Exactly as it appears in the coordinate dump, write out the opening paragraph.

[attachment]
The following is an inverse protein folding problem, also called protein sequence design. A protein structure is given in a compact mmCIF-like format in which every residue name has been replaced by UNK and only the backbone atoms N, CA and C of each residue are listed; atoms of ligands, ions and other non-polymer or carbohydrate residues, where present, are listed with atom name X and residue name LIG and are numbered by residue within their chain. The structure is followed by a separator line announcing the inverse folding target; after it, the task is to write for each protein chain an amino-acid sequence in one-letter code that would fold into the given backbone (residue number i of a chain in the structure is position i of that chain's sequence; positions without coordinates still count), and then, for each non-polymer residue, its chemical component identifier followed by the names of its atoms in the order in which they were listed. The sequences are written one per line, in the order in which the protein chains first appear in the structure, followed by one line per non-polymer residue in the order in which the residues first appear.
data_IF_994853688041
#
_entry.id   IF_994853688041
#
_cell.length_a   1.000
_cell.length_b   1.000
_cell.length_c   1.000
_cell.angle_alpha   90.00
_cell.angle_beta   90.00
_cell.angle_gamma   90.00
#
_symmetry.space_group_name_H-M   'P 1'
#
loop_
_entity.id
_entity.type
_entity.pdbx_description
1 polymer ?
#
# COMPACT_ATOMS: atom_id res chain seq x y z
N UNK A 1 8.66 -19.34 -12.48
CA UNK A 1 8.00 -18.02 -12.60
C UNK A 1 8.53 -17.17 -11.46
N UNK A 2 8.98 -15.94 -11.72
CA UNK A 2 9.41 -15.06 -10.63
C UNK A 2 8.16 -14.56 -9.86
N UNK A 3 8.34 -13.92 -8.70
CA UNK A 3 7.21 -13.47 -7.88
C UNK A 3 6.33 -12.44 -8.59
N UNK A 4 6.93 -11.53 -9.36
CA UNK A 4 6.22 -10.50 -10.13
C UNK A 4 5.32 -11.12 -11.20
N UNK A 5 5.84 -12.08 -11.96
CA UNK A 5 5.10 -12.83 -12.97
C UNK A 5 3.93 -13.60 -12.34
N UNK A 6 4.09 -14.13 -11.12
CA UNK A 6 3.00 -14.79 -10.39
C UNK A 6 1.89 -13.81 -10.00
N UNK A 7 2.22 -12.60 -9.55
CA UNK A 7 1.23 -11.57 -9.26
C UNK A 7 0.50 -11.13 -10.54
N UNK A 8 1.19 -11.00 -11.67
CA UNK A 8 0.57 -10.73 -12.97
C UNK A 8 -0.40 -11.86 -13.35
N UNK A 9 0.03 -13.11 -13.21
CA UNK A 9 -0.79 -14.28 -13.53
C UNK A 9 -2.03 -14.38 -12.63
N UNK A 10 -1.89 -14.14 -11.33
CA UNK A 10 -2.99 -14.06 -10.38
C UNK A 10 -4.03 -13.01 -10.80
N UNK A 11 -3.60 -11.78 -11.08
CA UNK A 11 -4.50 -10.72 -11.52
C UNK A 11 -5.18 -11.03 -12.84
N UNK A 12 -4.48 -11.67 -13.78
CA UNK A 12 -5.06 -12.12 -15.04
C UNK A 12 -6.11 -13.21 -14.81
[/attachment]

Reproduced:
The following is an inverse protein folding problem, also called protein sequence design. A protein structure is given in a compact mmCIF-like format in which every residue name has been replaced by UNK and only the backbone atoms N, CA and C of each residue are listed; atoms of ligands, ions and other non-polymer or carbohydrate residues, where present, are listed with atom name X and residue name LIG and are numbered by residue within their chain. The structure is followed by a separator line announcing the inverse folding target; after it, the task is to write for each protein chain an amino-acid sequence in one-letter code that would fold into the given backbone (residue number i of a chain in the structure is position i of that chain's sequence; positions without coordinates still count), and then, for each non-polymer residue, its chemical component identifier followed by the names of its atoms in the order in which they were listed. The sequences are written one per line, in the order in which the protein chains first appear in the structure, followed by one line per non-polymer residue in the order in which the residues first appear.